Kicking off Packers-Vikings with a look back

Aaron Nagler, USA TODAY NETWORK-Wisconsin
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MINNEAPOLIS - Welcome to Minneapolis, where the Green Bay Packers will take on the Minnesota Vikings in an early-season showdown for divisional superiority as their rivals open their new, $1.1 billion home, U.S. Bank stadium.

For the second week in a row, the Packers adjusted their injury report the day before the game, this time downgrading cornerback Sam Shields from doubtful to out. The move isn’t surprising, as Shields did not practice all week after suffering a concussion during the team’s victory in Jacksonville last Sunday.

The Packers’ offense will be looking for a smoother start on Sunday night than what they showed early on in Jacksonville, when they looked very much like a unit in need of a few more practice reps. Things were so bad at times that Aaron Rodgers called it “embarrassing.”

As Tom Silverstein wrote earlier this week:

As it always is this early in the season, the Green Bay Packers' offense is a work in progress, but the work that remains after the great escape Sunday from EverBank Stadium is pretty substantial.

When you get called for a delay-of-game penalty after a timeout, there’s work to do. When on one third-and-goal play half the unit thinks the call is a pass and the other a run and on another the pass protection goes one direction when it’s supposed to go the other, you have work to do.

Elsewhere on the offensive side of the ball, Rodgers will undoubtedly be looking to get Ted Thompson’s one big offseason acquisition a bit more involved.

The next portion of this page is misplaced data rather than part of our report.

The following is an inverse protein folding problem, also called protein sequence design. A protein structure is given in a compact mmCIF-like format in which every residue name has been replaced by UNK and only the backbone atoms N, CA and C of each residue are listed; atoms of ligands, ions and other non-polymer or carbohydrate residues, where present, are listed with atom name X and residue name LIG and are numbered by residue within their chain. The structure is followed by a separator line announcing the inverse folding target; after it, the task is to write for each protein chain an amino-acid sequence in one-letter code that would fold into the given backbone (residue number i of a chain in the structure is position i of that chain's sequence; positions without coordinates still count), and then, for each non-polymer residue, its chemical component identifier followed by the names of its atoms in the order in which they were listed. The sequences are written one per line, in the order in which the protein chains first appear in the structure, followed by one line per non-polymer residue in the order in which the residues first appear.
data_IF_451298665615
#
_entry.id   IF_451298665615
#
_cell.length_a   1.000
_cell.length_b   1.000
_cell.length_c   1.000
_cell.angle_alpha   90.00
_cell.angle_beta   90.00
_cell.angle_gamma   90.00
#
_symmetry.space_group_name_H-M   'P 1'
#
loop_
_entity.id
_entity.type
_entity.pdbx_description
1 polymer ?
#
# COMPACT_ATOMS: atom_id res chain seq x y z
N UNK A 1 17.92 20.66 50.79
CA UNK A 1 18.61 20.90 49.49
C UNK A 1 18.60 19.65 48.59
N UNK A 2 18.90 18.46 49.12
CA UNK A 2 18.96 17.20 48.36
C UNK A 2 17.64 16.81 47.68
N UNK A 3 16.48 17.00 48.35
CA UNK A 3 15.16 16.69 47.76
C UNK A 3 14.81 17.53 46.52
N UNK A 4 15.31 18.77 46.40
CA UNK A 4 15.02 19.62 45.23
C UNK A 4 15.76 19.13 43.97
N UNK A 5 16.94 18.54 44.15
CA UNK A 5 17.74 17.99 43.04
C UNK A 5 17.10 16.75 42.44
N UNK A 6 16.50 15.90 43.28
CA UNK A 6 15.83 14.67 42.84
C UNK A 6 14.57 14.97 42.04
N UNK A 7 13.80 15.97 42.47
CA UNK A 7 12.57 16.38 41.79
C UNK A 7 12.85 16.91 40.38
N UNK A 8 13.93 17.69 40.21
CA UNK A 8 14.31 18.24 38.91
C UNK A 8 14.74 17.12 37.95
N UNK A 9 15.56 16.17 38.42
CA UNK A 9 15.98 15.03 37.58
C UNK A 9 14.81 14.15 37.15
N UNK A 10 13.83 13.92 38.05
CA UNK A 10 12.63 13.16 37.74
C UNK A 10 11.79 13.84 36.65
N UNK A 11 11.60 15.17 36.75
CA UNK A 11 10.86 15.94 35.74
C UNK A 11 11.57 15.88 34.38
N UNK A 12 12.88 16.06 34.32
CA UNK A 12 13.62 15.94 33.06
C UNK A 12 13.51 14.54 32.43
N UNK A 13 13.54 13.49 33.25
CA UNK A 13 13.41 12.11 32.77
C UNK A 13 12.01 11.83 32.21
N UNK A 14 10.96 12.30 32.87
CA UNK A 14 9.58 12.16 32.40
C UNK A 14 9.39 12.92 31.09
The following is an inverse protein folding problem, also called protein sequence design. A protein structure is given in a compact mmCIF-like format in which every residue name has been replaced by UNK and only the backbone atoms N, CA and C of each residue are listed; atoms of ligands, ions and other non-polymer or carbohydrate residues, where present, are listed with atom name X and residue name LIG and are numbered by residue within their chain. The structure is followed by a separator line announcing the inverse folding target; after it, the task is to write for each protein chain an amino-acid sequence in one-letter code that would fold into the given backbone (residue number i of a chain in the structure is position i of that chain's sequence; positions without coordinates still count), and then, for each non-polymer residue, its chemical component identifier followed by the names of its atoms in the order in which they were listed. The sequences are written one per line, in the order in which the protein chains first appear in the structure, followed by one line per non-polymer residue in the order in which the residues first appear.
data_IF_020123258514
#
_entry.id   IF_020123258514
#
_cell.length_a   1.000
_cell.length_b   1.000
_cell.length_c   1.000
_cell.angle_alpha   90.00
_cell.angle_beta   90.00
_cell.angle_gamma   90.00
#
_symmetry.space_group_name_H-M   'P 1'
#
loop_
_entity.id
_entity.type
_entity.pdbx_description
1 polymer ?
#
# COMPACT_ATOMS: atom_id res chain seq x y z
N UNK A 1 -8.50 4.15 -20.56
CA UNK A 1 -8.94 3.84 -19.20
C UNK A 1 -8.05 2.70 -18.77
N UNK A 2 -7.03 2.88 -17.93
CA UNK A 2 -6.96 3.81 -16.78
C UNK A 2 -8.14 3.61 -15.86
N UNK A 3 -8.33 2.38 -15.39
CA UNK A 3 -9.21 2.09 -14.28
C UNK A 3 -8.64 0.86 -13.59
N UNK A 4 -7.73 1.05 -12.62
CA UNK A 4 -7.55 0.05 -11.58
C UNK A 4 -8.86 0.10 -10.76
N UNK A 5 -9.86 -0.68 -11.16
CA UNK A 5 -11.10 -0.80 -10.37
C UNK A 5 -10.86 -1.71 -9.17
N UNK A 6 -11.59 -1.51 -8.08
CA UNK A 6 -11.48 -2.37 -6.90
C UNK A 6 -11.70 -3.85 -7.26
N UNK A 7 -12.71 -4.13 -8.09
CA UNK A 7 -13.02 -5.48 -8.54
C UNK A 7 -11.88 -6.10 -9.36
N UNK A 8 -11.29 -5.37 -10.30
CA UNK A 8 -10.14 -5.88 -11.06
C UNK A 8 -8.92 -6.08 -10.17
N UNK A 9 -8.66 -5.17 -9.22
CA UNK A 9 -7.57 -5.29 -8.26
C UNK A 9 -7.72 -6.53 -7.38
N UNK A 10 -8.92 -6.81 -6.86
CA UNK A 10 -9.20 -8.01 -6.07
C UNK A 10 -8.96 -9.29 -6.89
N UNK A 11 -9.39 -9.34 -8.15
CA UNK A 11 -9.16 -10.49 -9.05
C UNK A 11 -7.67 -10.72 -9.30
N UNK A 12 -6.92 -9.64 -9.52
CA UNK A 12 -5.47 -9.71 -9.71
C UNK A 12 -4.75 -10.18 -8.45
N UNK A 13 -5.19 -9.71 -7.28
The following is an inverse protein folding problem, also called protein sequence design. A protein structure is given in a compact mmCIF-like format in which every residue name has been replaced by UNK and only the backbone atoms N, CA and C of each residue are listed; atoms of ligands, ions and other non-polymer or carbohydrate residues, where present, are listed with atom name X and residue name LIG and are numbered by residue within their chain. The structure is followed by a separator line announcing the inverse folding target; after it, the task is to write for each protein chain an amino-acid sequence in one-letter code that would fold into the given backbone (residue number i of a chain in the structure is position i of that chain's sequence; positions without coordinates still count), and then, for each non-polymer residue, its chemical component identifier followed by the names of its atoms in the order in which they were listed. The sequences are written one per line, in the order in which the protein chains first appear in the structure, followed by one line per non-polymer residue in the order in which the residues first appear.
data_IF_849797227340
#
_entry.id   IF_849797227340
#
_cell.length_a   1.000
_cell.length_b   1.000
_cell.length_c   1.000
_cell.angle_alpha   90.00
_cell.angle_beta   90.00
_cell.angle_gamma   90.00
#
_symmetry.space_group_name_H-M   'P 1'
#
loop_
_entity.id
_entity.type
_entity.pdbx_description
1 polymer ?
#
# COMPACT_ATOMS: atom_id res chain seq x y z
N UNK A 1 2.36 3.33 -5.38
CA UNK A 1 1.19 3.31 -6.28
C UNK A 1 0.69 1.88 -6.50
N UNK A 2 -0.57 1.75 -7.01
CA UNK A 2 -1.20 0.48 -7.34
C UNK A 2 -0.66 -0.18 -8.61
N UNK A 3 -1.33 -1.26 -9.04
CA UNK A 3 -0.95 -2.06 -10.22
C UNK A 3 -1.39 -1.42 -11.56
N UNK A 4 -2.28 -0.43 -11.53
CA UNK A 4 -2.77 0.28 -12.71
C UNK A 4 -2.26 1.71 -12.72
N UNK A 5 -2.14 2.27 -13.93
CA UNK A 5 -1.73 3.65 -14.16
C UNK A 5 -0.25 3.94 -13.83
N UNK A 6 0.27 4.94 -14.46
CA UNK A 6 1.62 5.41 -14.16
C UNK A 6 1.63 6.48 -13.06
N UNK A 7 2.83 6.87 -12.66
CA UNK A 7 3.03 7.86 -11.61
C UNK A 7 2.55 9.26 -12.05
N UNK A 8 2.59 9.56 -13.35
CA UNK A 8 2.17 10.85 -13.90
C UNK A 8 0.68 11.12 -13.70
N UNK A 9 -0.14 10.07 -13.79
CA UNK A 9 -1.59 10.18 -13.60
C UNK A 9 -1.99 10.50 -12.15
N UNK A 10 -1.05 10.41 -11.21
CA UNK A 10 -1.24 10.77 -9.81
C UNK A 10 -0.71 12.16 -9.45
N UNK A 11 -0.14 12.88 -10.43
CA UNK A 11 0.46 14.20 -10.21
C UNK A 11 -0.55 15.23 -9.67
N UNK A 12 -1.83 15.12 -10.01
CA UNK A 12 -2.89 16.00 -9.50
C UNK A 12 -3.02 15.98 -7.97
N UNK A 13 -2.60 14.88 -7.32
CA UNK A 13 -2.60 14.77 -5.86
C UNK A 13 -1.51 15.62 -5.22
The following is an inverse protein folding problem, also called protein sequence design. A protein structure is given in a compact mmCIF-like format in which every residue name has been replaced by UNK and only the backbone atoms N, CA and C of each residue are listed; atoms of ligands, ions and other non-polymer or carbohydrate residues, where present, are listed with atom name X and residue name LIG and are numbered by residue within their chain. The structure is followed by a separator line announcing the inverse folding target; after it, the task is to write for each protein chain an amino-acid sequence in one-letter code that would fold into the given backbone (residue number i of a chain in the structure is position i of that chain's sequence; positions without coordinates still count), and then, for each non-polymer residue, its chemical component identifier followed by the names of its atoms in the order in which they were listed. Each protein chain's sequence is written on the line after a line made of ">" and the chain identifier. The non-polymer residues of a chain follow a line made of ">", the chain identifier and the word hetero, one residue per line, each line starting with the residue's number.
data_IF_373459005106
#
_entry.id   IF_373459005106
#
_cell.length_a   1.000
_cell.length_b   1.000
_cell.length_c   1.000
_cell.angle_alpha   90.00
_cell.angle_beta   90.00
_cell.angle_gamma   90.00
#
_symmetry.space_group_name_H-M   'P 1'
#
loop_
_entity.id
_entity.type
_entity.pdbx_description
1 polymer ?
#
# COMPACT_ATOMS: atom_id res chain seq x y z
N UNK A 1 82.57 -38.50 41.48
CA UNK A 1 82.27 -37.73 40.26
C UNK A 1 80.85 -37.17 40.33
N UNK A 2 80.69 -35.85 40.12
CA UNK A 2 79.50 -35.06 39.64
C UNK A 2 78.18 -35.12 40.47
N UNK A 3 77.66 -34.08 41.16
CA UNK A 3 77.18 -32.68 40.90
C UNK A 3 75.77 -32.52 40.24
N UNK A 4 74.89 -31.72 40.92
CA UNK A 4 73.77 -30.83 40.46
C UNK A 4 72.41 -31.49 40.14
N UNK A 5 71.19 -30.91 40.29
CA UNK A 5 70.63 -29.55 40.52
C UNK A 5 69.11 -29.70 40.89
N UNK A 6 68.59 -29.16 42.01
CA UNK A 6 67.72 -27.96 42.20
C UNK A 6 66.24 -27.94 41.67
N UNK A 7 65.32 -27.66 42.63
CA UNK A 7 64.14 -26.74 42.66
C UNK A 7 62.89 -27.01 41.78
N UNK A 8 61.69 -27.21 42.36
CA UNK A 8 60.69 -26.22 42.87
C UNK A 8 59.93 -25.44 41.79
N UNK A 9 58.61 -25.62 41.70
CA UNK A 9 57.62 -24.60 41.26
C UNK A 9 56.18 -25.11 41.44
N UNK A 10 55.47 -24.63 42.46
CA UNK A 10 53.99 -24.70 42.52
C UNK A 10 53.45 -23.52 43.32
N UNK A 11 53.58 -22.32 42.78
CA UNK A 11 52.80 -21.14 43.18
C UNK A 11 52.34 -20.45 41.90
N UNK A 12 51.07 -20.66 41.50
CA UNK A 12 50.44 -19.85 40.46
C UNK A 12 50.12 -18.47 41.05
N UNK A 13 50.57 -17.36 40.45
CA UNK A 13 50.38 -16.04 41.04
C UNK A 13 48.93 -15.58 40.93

Tight end Jared Cook was an afterthought in Jacksonville, after what looked like a promising camp and preseason. The first-year Packer caught one pass and rarely seemed to be a primary target in any of Rodgers’ progressions against the Jaguars.

Of course, it’s only one game and things have a tendency to be spread around in McCarthy’s offense. We’ve seen plenty of players go multiple game stretches without doing much, then suddenly have what looks like a huge game (memories of James Jones).

As Ryan Wood explained Friday:

After one game, Cook is still waiting for those throws to come his way. He was targeted twice in the Packers’ opening win at the Jaguars, fewer chances than Jordy Nelson (nine), Randall Cobb (eight), Davante Adams (seven) and Richard Rodgers (three). He caught just one pass for seven yards, though he drew a 30-yard pass-interference penalty that flipped field position before half.

Cook wasn’t frustrated with his lack of targets. Quite the opposite. He said some plays called for him were scrapped because the Jaguars provided safety help over the top, opening up chances for teammates.

On the defensive side of the ball, the Packers find themselves not only without Shields but also won’t have the services of rookie Josh Hawkins, out with a hamstring injury.

Damarious Randall, Quinten Rollins and LaDarius Gunter undoubtedly will be the top three corners Sunday night in Minneapolis, but should the Packers need to dig deeper into their secondary depth, look for undrafted rookie Kentrell Brice to build on his cameo role in Jacksonville.

That’s right, you may not have noticed, but Brice played nine snaps on the final drive down in Jacksonville when the Packers defense needed a game-winning stop. Safety Morgan Burnett was moved to the dime cornerback spot due to injuries and Brice was called upon to man the safety spot opposite Ha Ha Clinton-Dix.

As Michael Cohen illuminated: